Love the Lord, your God with all your heart and with all your soul and with all your mind. This is the first commandment. And the second is like this, those of us who know the Book of Common Prayer really well know this this summary of the law so well. The second is this. You must love your neighbor as yourself. On these two commandments and the whole law and the prophets also. So. What does that mean to us practically?

What does that mean to us day by day? Well, the temptation is to take one or other of these and to concentrate on that one thing. And so you can take the first element of this. You must love the Lord, your God with all your heart and with all your soul and with all your minds. What’s wrong with that? Nothing, it’s wonderful, it’s Zealous, we should be as passionate about the law as the Pharisees, as Jesus tells us in Matthew, there’s wonderful that is absolutely brilliant.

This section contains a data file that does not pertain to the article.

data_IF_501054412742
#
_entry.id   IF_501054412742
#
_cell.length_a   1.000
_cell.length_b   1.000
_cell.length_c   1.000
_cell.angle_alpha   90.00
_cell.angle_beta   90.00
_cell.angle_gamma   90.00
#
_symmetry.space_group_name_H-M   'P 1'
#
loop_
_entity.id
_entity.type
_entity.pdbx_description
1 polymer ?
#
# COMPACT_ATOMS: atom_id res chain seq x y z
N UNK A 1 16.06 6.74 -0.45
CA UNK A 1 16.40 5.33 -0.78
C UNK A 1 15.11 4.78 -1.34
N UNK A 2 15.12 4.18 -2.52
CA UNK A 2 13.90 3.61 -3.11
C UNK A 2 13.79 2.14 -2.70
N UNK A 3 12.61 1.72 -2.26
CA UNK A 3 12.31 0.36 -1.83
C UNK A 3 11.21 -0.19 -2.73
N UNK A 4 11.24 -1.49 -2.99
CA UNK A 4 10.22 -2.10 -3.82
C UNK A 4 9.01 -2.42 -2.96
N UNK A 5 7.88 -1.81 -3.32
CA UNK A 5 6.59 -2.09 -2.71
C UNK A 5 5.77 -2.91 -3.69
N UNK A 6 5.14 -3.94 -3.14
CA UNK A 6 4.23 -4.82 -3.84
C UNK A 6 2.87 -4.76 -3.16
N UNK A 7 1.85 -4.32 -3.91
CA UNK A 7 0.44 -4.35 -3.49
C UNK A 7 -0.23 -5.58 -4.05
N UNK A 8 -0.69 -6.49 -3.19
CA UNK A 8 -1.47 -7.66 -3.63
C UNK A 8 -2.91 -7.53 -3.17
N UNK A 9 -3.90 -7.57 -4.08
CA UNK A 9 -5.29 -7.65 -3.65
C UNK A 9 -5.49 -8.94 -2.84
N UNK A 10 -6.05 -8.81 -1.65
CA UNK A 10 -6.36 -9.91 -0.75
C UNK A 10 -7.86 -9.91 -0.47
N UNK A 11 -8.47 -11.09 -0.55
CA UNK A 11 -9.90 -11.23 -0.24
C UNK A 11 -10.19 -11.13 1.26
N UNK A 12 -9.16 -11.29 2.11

But if you only do that. Then you’re missing a large chunk of the love that God has for you. And therefore, how that love is lived out in the world. And so we have the second which resembles it, and that’s an important word which resembles it. You must love your neighbor as yourself. Without understanding those two commandments together, none of the law makes sense. None of the instructions we receive from God make any sense in the way we live our lives does not make sense.

If you take the second one, if you just take the love your neighbor as yourself, then we have a gospel of being nice. You know, there’s nothing wrong with being nice. But what happens then when you come across somebody you don’t agree with? Or you don’t like. But you love them as you love yourself. That doesn’t help me deal with this person that I’m struggling with. How do I do that, how do I engage with this person that I don’t like and that I struggle with?